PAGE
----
at all certain that that yearning and longing are not becoming rare amongst us; and it is no sign for good if they be. Whatever theory you may hold as to the future state of the heathenand I confess frankly I have nonethis is certain that any theory that lessens your concern to preach Christ to them is by that fact self-condemned, Refuse, if you like, to speculate as to their eternal condition, but do not refuse to preach Christ to them. Whilst we are discussing they are sinningsinning, it is true, without law; but, sir, I remember that there are words -words dark and mysterious, I know, but whose very darkness may cover some judgment for them-For as many as have sinned without law shall perish without law.' At any rate this is certain whatever their responsibility-and we can leave it with our God-our responsibility is clear. We are entrusted with the Gospel, and it is ours to obey Christ's command, 'Go ye out into all the world and preach the Gospel to every creature.' I heard the other day a simple but touching story-many of you may have heard it; if so, you will forgive my repeating it-which perhaps may serve not only to conclude these remarks, but to deepen our sense of the enormous mass of work that yet remains to be done. A company, I think, of gipsies, had encamped near a town. A lady who was occupied in doing the Master's work, and going to seek the lost, asked permission to be allowed to enter one of the vans. After some delay she was allowed; and she found upon entering a poor boy lying on a wretched bed, and evidently at the very point of death. She spoke to him kindly, but she received no answer. Then stooping down she whispered in his ear the old verse, and oh, what a biography God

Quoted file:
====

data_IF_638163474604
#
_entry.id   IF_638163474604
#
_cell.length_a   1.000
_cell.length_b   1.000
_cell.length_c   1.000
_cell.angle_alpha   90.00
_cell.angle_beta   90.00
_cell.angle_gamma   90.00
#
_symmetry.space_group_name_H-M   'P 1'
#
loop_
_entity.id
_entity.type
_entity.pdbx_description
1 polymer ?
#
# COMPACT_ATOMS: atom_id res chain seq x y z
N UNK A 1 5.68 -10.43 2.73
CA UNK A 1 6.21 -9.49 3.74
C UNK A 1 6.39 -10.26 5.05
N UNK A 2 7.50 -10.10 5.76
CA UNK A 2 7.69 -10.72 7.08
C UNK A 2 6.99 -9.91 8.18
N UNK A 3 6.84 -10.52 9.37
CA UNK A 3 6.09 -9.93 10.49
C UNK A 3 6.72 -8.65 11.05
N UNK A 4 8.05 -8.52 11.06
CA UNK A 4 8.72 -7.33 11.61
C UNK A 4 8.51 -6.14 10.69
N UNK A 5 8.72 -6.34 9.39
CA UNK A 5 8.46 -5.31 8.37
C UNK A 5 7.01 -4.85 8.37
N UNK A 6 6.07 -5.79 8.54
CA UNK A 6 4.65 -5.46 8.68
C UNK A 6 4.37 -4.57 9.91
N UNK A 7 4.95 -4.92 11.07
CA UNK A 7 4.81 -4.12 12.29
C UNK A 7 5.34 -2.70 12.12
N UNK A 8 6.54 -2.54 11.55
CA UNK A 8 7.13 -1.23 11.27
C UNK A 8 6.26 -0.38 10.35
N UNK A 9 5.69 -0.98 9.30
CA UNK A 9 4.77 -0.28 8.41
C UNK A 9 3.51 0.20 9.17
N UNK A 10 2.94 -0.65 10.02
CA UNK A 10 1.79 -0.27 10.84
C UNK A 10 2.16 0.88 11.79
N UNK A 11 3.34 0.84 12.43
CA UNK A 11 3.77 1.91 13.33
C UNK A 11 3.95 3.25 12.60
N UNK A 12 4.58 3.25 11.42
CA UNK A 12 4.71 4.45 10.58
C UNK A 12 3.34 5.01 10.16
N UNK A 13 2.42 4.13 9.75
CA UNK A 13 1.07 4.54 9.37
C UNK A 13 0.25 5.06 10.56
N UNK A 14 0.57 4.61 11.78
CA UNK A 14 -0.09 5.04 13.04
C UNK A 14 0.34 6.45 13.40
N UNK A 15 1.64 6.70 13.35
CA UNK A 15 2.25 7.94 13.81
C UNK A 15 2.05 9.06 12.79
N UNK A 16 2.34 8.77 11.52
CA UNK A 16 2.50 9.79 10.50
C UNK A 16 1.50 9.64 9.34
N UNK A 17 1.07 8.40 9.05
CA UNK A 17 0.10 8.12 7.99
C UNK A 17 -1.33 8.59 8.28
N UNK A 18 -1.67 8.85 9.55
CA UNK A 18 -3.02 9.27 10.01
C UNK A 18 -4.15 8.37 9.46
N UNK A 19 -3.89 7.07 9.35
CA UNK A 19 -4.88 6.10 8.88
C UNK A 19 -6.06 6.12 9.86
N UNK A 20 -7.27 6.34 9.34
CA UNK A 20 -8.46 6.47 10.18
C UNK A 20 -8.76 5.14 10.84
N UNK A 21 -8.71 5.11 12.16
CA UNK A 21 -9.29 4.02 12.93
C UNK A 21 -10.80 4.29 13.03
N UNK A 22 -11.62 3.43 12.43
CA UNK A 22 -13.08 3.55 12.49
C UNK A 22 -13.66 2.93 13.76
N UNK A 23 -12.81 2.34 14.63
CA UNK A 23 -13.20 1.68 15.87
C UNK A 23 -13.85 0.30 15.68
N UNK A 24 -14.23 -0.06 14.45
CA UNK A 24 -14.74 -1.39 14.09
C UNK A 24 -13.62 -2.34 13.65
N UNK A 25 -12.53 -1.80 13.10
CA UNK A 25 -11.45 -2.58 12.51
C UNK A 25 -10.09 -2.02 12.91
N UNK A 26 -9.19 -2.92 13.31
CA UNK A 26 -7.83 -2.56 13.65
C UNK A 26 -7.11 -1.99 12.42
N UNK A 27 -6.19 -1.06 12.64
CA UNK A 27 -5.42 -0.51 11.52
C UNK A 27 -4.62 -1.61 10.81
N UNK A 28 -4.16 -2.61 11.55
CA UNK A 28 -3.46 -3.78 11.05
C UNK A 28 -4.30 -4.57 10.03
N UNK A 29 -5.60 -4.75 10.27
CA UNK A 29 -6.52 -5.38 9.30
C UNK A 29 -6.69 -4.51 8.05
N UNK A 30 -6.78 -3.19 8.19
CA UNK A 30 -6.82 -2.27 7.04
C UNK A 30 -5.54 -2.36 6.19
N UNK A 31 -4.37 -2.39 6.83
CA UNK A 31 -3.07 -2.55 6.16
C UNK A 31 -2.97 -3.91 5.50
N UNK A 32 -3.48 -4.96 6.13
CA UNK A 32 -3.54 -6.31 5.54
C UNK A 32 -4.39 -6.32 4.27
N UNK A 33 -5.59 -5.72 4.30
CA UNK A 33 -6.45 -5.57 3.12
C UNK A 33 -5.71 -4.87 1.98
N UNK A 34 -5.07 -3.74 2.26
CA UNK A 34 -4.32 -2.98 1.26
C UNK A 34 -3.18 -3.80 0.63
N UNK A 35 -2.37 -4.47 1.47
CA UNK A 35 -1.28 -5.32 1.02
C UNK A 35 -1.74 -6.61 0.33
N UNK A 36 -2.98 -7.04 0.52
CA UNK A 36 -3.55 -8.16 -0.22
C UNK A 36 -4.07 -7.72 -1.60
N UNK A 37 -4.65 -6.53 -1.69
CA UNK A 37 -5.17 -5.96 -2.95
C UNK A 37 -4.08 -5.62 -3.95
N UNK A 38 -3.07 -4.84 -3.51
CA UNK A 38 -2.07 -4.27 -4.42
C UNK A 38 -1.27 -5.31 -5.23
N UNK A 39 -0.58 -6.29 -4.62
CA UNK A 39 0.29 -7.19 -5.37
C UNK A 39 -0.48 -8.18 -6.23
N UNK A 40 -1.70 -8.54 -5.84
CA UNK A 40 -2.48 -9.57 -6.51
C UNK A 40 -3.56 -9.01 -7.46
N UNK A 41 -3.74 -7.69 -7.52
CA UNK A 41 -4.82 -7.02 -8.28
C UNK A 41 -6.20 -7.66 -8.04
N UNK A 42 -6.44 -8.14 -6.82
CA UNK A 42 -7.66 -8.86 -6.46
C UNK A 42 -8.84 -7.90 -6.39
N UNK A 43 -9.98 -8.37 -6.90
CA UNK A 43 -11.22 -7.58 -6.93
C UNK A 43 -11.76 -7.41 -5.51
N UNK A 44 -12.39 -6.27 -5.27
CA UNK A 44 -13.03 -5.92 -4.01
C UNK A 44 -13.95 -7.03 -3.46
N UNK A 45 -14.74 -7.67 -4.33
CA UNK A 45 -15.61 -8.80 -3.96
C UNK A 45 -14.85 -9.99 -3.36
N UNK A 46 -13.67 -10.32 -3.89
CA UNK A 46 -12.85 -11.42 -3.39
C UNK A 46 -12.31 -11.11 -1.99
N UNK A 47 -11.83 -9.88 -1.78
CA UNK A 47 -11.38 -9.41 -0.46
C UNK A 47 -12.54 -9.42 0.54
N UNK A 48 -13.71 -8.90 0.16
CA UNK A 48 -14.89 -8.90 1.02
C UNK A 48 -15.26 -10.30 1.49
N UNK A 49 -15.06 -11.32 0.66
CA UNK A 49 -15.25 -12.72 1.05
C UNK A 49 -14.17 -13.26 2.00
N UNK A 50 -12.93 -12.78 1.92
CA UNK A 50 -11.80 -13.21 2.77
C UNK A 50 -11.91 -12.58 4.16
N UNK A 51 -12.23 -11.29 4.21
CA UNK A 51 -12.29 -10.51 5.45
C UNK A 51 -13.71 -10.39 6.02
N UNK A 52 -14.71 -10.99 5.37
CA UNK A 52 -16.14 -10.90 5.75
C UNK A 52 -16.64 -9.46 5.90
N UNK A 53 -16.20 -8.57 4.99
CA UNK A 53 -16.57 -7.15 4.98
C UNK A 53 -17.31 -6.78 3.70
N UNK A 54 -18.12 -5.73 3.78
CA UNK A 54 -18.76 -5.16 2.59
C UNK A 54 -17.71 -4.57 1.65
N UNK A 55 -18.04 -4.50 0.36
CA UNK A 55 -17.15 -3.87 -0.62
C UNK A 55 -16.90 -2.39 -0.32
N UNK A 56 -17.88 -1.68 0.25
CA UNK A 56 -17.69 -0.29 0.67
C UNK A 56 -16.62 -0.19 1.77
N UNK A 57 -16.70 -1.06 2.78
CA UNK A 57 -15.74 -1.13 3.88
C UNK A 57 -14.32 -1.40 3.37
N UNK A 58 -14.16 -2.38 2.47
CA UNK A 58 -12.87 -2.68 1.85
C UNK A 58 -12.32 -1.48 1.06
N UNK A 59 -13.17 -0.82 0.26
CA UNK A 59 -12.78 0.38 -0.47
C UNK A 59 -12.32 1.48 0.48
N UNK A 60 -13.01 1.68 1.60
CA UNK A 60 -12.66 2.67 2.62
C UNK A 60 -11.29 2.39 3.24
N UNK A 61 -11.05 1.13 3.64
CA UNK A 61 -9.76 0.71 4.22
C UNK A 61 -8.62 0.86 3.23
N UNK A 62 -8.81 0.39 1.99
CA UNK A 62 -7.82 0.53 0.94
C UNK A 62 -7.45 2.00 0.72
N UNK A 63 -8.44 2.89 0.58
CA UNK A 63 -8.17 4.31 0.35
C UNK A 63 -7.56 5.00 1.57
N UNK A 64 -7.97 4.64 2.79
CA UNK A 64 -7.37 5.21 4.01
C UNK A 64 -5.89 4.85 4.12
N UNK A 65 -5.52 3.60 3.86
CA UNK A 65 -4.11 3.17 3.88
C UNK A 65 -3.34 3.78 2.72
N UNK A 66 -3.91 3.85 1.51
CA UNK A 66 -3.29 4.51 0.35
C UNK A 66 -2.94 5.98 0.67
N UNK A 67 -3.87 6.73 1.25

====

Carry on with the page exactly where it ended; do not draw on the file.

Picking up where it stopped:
God so

is writing of that verse! loved the world, that He gave His only begotten Son, that whosoever believeth in Him should not perish, but have everlasting life.' There was no reply. A second time she repeated the same words, and a second time no notice was taken of what she said; and then a third time, kneeling down, she whispered into his ears the same words; and then the eyes already closed in death opened, and the thin white lips moved, and the whisper came, 'Nobody never told me this before, but thank Him kindly for it.' What a rebuke to us, brethren, in those words. At this moment there are

myriads of men and women and little children for whom Christ died, and whom He loves as much as He loves you and me, who, if they were to hear that old verse, God so loved the world,' this morning, would say, 'Nobody never told me this before.' There are hearts, dark and degraded I know, foul with all the nameless vices of heathenism; but hearts that Christ's blood can cleanse, that might turn to him with a look of love and say, 'Thank Him kindly for it.' I ask you, I ask myself, 'What are we doing to tell the world of the infinite love of God in Christ:""